Thursday, April 20, 2006

The very shaky "link" between obesity and depression

Today the Canadian Journal of Psychiatry published an article that the media has picked up upon that states that depression is more prevalent in obese patients.

The Montreal Gazette states, "Obesity-depression link is confirmed", CanWest News Service states, "Obesity, depression have same root causes, study suggests".

So what did the study state? It stated that 19% of obese Canadians were depressed compared with "only" 15% of the general population.

To me that sure doesn't seem like a slam-dunk difference.

There are many co-morbdities associated for obesity that apparently were not controlled that almost certainly could contribute to the development of depression. Things like pain from increased incidences of osteoarthritis, worry from cardiovascular disease and diabetes, bias and discrimination in the workplace, frustration with weight loss difficulties.

As well, the majority of medications used in the treatment of depression themselves directly lead to weight gain and while the medication induced weight gain is not always dramatic, it can be.

Bottom line for me is that there are a lot of realities commonly associated with obesity that are in and of themselves depressing and there are a lot of realities associated with the treatment of depression that are in and of themselves obesogenic.

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Wednesday, April 19, 2006

The American Board of Bariatric Medicine


Did you know that the only medical body in North America that offers any form of certification in Obesity Medicine is the American Board of Bariatric Medicine?

I find it astounding that despite weight and diet related illness being the second most preventable cause of death in North America, contributing billions of dollars in health care costs and dramatically affecting patients' qualities of life, that there is only one organization specifically designed to certify and educate physicians in the whys and wherefores of weight management.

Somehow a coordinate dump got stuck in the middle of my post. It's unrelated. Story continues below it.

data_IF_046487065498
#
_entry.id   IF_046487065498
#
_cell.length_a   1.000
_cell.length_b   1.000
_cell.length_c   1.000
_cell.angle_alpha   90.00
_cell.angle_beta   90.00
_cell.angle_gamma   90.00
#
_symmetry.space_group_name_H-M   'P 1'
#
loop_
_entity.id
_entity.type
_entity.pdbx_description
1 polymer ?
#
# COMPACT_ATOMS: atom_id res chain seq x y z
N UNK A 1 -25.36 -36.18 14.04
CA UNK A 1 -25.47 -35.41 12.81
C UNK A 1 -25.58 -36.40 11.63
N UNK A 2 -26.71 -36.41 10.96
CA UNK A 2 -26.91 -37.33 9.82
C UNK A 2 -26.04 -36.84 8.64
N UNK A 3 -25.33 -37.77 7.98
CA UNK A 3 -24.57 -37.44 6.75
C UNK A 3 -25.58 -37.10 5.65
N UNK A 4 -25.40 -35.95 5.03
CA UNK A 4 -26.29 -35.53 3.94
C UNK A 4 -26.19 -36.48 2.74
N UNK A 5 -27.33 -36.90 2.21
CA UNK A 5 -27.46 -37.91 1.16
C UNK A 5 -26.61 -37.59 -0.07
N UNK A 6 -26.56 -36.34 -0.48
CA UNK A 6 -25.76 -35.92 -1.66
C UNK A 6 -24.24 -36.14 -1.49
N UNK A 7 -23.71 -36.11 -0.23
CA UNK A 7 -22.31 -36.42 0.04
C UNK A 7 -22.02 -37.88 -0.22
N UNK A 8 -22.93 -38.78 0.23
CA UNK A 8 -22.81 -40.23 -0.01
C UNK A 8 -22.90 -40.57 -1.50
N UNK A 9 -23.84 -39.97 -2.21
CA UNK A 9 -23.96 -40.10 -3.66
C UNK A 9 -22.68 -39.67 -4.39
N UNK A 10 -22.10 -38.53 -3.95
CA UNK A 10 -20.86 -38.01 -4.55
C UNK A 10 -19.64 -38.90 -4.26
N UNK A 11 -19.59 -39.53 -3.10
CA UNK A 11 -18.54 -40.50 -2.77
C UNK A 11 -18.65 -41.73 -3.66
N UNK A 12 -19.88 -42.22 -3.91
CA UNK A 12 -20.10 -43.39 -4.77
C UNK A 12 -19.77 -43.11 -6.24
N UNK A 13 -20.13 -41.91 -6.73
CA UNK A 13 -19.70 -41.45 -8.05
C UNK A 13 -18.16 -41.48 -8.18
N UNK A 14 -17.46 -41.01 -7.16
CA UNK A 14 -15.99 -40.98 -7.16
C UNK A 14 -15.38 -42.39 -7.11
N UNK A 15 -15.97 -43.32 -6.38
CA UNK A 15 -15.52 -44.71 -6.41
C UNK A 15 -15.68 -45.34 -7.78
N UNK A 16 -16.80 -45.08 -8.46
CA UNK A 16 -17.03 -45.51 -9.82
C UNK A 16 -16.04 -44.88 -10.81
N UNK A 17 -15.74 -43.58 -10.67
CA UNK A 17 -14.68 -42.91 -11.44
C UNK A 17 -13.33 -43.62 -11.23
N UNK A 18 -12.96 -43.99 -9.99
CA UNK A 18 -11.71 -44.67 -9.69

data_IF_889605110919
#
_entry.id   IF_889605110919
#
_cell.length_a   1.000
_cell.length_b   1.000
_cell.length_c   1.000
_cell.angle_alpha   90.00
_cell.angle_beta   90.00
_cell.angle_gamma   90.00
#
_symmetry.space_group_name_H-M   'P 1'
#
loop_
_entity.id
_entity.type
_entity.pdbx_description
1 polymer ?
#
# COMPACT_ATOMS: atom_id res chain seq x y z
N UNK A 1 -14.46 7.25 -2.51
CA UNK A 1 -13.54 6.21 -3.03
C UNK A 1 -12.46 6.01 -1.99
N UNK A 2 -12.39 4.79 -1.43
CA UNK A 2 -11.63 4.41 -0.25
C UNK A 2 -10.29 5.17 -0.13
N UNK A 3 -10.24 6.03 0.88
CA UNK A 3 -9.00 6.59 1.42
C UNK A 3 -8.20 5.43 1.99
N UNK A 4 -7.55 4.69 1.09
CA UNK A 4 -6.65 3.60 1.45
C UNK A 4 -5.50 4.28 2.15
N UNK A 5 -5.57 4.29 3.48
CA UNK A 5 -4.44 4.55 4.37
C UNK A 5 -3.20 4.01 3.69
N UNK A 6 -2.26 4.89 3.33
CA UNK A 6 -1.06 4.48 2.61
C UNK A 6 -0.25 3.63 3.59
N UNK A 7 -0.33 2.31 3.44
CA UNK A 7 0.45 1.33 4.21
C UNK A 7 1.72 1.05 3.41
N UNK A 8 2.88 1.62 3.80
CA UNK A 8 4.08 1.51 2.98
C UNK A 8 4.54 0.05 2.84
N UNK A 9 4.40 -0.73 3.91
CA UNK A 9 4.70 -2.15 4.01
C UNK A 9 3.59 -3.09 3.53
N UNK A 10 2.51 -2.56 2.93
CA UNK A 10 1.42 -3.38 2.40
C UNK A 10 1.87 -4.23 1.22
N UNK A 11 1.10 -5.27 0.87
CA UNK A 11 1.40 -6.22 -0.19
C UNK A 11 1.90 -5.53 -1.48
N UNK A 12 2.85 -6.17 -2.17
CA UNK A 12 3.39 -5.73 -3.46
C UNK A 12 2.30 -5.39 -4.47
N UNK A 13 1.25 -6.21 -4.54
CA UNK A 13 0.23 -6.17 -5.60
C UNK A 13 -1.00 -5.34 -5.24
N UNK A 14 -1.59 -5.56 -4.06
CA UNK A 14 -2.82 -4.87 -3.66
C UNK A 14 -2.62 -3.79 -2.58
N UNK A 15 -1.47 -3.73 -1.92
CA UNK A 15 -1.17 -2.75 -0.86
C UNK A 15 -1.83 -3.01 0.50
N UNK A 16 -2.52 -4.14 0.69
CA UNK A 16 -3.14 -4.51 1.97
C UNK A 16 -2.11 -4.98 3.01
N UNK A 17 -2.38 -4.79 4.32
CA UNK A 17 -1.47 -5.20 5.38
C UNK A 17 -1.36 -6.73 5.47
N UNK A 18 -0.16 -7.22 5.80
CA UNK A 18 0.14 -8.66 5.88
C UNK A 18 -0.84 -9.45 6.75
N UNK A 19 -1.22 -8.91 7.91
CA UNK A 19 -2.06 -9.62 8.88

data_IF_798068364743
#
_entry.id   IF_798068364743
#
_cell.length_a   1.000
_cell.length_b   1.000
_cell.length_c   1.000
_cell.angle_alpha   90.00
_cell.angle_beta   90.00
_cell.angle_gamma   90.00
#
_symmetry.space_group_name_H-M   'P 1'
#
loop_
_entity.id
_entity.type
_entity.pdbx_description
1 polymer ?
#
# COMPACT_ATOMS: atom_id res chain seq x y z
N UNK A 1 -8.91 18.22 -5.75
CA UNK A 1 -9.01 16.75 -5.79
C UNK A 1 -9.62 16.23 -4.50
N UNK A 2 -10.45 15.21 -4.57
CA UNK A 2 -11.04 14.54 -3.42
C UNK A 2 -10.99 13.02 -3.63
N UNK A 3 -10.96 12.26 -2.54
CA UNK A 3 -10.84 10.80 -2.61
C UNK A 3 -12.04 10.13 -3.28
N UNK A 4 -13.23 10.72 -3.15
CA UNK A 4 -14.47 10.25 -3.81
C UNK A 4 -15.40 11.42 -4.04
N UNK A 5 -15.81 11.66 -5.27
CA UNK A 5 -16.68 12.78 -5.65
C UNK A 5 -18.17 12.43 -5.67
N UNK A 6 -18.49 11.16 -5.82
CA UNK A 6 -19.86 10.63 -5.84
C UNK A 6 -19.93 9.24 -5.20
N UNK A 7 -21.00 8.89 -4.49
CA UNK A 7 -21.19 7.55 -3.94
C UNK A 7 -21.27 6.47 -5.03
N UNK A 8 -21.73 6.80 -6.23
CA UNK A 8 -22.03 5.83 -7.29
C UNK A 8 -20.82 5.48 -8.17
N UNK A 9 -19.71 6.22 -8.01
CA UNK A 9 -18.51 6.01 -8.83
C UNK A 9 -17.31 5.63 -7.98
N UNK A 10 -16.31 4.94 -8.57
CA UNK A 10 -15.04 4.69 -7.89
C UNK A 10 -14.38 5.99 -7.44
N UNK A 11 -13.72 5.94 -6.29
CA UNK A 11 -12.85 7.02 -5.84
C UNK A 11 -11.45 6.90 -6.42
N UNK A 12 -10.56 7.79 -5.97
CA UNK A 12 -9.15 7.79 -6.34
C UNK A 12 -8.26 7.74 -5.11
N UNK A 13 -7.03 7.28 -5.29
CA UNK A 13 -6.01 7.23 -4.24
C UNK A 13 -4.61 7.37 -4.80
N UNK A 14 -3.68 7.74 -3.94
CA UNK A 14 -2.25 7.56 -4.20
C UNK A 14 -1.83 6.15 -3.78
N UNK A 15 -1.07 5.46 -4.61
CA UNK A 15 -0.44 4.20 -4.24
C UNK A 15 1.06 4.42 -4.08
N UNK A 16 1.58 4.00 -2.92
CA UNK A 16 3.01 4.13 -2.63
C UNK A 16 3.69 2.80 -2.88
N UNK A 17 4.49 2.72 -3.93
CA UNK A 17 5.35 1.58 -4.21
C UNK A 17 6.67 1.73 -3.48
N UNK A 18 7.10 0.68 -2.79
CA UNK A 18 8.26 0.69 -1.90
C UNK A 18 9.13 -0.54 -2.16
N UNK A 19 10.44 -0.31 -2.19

Having gone to medical school in the 1990s, I can tell you first hand that weight management was certainly not something discussed in more than an, "eat less, exercise more" manner.

While at the end of the day of course that's what weight loss comes down to, weight is complicated. It's a complex interplay involving genetics, learned behaviour, co-existing medical problems, medication, and lifestyle and there's no question that the average family doctor probably was not taught enough to properly address it.

I can only hope that over the course of the coming years, medical schools and residency programs start taking obesity seriously and help educate future physicians not only in weight management, but also helps teach them how to compassionately address this sensitive and complicated issue.

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Monday, April 10, 2006

The Nutricate Receipt - Great idea!

The Nutricate Corporation based out of Santa Barbara, California has come up with a brilliant new receipt for restaurants - the Nutricate Receipt which provides nutritional information regarding the meal you've just paid for.

I love this idea, but it would be better if at the bottom of the receipt it would give a breakdown of how long you'd have to exercise to burn off those calories. For instance in their demo receipt some poor soul had 931 calories for lunch. In order to burn that off he/she'd have to walk at 3.5mph for 3.5 HOURs or cycle at 10mph for 2.2 HOURs.

So was that turkey sandwich and fries really worth it?

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